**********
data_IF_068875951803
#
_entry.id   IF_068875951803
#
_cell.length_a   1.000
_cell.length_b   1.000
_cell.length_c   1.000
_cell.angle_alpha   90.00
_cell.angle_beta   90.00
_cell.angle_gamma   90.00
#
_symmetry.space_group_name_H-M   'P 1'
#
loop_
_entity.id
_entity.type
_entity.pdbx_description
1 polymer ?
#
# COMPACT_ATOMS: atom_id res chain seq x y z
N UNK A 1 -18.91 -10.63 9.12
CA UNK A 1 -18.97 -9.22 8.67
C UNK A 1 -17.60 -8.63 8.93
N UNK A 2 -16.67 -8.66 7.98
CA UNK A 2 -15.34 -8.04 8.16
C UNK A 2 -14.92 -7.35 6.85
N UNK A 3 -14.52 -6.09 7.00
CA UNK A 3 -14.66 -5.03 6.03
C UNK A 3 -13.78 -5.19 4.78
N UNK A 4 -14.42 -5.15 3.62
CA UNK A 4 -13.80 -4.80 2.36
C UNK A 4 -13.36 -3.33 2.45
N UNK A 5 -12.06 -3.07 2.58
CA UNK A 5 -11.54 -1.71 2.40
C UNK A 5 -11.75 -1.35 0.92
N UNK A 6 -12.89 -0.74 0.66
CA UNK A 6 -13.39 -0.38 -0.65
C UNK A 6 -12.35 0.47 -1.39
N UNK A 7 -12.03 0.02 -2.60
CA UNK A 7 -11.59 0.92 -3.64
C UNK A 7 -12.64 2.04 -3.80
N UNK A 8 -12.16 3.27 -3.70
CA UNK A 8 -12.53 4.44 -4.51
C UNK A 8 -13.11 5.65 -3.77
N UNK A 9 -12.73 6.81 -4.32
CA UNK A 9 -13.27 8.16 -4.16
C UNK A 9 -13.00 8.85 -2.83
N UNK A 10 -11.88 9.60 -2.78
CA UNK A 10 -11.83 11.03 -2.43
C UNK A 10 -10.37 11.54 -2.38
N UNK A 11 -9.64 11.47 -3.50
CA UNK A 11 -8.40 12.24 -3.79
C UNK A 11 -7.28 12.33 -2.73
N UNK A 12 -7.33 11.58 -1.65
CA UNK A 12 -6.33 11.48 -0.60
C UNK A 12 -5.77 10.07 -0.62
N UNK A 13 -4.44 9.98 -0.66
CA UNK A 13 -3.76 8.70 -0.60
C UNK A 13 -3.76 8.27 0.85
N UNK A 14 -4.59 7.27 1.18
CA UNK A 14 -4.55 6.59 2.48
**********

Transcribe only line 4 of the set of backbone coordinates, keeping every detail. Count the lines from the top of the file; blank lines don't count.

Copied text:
#